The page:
A Cross-Section Analysis of the Determinants of Life Insurance Consumption in Mainland China, Hong Kong, and Taiwan
Authors: Hwang, Tienyu; Greenford, Brian
Source: Risk Management & Insurance Review, Volume 8, Number 1, March 2005 , pp. 103-125(23)
This study examines some of the key factors affecting life insurance consumption in mainland China, Hong Kong, and Taiwan. It also attempts to gain an understanding of the different characteristics of the market in life insurance in each territory. Income and life insurance consumption are found to be strongly correlated, which is consistent with previous studies. Education is a significant factor. Price is found to be insignificant, largely conflicting with previous studies. Levels of social security are not significantly related. The one-child policy in mainland China has a negative effect on life insurance consumption. Differences in the level of economic development reveal a variation in life insurance consumption. Generally, the more advanced the economy, the greater the life insurance consumption. However, mainland China, which is a low-income country, shows the greatest potential.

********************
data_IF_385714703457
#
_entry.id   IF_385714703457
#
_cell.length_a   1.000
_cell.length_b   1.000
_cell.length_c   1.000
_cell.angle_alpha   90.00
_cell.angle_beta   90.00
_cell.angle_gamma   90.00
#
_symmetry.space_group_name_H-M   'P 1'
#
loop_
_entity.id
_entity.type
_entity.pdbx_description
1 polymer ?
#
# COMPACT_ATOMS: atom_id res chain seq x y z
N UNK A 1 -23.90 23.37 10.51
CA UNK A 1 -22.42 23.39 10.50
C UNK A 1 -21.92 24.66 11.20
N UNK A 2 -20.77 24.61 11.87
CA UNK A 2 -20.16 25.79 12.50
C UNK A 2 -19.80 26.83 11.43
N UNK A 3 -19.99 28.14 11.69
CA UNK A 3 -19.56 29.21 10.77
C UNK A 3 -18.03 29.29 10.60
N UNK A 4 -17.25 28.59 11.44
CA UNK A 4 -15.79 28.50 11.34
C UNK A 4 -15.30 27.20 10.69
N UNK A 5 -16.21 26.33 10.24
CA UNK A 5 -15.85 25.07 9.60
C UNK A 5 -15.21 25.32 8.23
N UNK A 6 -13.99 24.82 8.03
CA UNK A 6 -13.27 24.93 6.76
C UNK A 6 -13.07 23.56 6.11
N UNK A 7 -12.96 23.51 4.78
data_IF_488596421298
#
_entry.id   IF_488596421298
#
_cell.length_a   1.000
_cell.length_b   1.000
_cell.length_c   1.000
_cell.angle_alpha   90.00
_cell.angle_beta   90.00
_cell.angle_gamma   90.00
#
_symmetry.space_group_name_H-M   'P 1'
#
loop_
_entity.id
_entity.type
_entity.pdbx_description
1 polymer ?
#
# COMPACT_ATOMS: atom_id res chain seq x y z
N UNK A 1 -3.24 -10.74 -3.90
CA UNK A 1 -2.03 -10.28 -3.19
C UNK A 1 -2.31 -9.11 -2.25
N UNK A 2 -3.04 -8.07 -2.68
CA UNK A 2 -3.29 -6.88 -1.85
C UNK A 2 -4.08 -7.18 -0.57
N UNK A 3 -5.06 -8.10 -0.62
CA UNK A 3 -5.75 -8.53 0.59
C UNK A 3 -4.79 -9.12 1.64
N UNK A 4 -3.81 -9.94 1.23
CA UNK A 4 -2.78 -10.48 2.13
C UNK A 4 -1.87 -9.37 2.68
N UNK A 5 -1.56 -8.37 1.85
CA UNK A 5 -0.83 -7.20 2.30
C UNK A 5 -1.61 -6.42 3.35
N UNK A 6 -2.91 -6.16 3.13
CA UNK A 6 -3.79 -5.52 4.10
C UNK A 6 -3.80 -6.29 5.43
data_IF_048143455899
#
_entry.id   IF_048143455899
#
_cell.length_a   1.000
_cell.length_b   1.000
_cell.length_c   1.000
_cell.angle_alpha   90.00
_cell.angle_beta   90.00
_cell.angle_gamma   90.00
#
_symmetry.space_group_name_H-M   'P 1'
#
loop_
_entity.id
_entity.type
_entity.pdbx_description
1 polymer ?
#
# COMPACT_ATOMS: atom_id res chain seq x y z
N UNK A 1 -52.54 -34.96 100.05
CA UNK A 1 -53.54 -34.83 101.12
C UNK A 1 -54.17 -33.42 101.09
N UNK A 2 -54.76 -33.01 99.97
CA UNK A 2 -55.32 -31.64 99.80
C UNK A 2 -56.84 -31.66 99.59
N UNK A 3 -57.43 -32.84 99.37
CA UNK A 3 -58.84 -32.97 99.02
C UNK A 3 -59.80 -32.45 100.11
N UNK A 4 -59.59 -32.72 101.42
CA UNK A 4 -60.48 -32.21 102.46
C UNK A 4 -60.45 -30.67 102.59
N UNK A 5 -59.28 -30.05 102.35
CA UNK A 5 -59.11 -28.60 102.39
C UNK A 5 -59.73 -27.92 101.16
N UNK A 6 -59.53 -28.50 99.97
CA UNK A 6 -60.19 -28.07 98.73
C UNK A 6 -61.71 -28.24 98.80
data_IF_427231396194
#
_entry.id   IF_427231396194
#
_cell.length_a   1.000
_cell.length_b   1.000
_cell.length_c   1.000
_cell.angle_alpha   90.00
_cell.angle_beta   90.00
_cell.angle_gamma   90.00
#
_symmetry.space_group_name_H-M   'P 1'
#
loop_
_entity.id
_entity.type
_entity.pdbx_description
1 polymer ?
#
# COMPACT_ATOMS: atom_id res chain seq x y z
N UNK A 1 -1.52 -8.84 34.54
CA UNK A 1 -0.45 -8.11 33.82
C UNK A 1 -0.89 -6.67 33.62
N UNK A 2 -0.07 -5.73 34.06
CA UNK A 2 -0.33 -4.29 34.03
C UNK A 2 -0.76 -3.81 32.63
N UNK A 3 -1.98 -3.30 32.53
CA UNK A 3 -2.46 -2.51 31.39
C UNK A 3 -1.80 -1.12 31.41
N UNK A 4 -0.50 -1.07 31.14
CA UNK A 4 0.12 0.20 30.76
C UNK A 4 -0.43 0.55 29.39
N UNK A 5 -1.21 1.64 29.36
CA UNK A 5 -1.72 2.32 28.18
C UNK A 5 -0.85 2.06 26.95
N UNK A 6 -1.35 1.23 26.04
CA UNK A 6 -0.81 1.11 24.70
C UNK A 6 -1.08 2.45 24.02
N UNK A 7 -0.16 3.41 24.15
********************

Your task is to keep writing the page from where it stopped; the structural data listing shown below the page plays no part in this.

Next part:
Document Type: Research Article
Publication date: March 1, 2005